Why doesn’t TCF need to be radically redesigned to be lawful both re how it works and how its used to support openRTB?
The APD ruling makes clear that what the APD wants is more TCF, not less — they want the TCF to deliver a broader range of compliance functionality, including ensuring wholesale GDPR compliance of all TCF vendors. What needs to be in the action plan is essentially an extension of the Framework, and a more thorough-going harmonization of the information disclosures (the Decision speaks of “forcing” CMPs to use “uniform” information disclosures). The APD seems to want to see data processing purpose definitions that are both more granular and more concise. They are also seeking limitations on the use of the legitimate interests legal basis. As explained on the phone, it is unclear from the Decision whether the aim is a full ban on the use of legitimate interests or just a ban on the use of legitimate interests for profiling.
The IAB Europe states that there hasn’t been clarity or guidance when it comes to what is and isn’t permissible in terms of how consent is gathered and what it is used for as it pertains to tracking and profiling?
I am not sure where we said this — I think that what I evoked during our call was the lack of clarity on foundational concepts such as controllership and the definition of personal data. These concepts are sufficiently ambiguous in the Regulation that several years of socializing the TCF with more than a dozen European DPAs — in some cases in multiple meetings — never surfaced the idea that IAB Europe was a controller or the TC String in and of itself was personal data, both of which are positions the APD has taken in its recent decision.
This said, in relation to consent, there is a lively debate on how the various attributes of valid consent – “unambiguous”, “specific”, “informed” and “freely-given” — are to be interpreted. I would be happy to discuss this more offline. As I think I did indicate when we spoke, it is still unclear whether the term “freely-given” is to be interpreted as conferring a general entitlement in law to access to valuable digital content at no cost and without advertising.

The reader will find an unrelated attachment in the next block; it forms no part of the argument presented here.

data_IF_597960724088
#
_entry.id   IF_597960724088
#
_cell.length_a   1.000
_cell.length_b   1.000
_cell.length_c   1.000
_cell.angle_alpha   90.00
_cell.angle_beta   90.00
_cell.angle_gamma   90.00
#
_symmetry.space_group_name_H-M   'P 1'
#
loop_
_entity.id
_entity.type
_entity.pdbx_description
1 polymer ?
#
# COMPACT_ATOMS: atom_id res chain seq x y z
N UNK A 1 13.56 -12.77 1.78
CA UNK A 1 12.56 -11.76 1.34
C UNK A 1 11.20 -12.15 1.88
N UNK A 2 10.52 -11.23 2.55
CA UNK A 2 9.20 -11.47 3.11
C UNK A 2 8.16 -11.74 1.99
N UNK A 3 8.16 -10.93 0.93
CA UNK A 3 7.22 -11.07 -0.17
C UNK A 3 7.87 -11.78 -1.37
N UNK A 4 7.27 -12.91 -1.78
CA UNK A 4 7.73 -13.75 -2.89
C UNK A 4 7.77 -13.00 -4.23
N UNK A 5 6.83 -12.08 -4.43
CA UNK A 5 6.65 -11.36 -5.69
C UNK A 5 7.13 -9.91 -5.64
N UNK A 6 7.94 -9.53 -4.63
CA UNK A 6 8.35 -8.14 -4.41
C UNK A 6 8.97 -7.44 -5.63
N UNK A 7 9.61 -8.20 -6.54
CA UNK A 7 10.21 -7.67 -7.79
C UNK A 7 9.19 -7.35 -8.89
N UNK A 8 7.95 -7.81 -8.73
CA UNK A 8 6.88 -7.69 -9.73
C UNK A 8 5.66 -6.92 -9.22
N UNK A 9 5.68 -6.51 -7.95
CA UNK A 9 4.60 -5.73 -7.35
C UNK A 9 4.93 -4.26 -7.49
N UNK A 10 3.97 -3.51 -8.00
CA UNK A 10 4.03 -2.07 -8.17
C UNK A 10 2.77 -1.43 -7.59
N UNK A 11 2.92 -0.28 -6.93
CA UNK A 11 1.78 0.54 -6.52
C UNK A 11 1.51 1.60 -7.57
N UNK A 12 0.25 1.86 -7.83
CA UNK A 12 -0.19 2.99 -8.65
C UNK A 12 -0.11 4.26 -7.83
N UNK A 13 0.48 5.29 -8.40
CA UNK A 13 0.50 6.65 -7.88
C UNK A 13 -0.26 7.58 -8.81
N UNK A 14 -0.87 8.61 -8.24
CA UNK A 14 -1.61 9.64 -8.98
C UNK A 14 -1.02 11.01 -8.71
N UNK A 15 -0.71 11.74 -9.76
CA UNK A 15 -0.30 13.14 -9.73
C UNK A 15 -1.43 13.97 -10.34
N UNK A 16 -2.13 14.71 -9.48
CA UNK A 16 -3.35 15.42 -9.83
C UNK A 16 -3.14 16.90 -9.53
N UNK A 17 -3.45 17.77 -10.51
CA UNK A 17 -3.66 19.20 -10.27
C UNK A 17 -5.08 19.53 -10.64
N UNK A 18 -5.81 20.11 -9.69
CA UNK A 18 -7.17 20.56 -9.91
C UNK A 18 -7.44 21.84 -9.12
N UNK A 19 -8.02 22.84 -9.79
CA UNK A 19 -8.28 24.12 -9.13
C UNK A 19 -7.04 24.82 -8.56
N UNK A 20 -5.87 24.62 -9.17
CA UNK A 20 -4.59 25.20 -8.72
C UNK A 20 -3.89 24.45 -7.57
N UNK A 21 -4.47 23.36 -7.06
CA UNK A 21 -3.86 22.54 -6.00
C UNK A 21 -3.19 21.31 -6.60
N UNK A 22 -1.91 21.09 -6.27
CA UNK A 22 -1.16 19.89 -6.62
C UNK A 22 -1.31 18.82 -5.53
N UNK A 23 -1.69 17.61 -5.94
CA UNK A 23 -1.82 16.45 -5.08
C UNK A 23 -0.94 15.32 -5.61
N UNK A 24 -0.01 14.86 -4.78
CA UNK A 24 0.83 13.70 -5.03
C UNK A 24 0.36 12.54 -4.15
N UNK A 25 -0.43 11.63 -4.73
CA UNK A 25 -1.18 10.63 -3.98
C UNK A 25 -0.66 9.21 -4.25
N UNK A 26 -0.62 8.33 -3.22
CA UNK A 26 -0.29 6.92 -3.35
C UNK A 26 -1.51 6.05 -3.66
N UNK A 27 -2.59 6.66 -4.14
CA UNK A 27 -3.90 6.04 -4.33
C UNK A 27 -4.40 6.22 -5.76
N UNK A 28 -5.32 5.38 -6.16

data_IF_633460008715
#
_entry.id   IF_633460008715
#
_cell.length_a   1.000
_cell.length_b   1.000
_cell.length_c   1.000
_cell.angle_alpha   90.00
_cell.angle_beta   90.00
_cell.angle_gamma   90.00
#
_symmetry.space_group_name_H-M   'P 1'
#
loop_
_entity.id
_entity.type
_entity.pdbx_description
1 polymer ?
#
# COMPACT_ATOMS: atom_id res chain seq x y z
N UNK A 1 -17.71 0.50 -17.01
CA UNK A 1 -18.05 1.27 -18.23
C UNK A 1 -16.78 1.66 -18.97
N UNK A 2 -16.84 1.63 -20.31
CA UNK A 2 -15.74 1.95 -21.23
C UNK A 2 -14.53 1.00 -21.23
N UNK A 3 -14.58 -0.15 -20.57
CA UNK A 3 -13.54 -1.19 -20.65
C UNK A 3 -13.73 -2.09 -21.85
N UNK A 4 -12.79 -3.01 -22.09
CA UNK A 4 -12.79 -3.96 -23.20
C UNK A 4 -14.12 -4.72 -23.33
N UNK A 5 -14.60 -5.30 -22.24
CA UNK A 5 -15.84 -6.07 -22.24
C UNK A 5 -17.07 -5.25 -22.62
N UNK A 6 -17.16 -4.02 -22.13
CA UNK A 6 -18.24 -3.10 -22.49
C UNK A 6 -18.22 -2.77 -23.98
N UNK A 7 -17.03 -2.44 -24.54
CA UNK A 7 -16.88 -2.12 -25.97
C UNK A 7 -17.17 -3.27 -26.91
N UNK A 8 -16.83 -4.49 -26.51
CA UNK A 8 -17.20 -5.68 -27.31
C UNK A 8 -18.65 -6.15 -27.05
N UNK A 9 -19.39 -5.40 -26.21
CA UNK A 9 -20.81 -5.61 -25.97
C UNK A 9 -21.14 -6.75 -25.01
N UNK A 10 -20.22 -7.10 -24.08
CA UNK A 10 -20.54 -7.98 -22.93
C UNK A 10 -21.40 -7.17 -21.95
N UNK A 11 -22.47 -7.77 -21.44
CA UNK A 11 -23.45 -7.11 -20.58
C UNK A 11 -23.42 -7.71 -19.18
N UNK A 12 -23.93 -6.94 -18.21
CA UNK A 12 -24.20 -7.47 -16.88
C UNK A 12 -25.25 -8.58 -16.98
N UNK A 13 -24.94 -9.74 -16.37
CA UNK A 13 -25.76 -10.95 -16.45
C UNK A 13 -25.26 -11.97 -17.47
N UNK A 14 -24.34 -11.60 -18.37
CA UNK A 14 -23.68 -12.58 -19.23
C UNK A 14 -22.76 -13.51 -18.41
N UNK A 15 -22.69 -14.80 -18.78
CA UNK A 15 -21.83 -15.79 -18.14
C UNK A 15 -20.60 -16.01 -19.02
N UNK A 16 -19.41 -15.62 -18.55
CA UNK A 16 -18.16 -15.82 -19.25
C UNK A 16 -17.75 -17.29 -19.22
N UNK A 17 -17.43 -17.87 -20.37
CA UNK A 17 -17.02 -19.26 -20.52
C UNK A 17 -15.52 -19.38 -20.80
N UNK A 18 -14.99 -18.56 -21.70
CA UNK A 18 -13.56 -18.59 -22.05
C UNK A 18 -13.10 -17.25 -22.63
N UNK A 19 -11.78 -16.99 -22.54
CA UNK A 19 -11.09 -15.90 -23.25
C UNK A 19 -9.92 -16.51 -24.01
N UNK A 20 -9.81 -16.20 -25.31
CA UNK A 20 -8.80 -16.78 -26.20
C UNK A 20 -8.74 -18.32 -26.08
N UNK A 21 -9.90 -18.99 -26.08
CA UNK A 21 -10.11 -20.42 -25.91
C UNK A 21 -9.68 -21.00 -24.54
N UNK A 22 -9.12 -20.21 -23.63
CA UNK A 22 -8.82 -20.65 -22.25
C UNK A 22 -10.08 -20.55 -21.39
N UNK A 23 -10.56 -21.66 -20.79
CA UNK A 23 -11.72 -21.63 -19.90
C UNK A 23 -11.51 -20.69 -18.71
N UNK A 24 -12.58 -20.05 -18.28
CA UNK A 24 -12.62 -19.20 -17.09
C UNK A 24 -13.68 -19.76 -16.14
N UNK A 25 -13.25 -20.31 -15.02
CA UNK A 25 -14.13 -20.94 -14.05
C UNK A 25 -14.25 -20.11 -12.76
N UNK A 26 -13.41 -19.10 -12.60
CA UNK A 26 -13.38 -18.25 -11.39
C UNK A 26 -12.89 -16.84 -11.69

How do you view the follow up statements from the Dutch and Danish DPAs?
The decision is addressed to IAB Europe and only binds IAB Europe. It could be relied on by new complainants bringing new complaints in relation to specific acts of processing by specific publishers or vendors, but those cases would then need to be picked up by DPAs. This seems unlikely during the remediation period laid down in the decision, most notably because so many DPAs seem to have been consulted on the decision (more than 25) and are at least indirectly bought into the timelines laid down in it.
Editor’s note: since the interview took place, the Danish DPA has confirmed in a mail to Danske Medier, the IAB Europe’s Danish member association, that it is prepared to give the media industry and other stakeholders using the TCF framework an appropriate period of time to implement necessary adjustments and solutions in the light of APD’s decision. It has made it clear that this would not preclude their processing complaints that may relate to (other) issues linked to the TCF framework.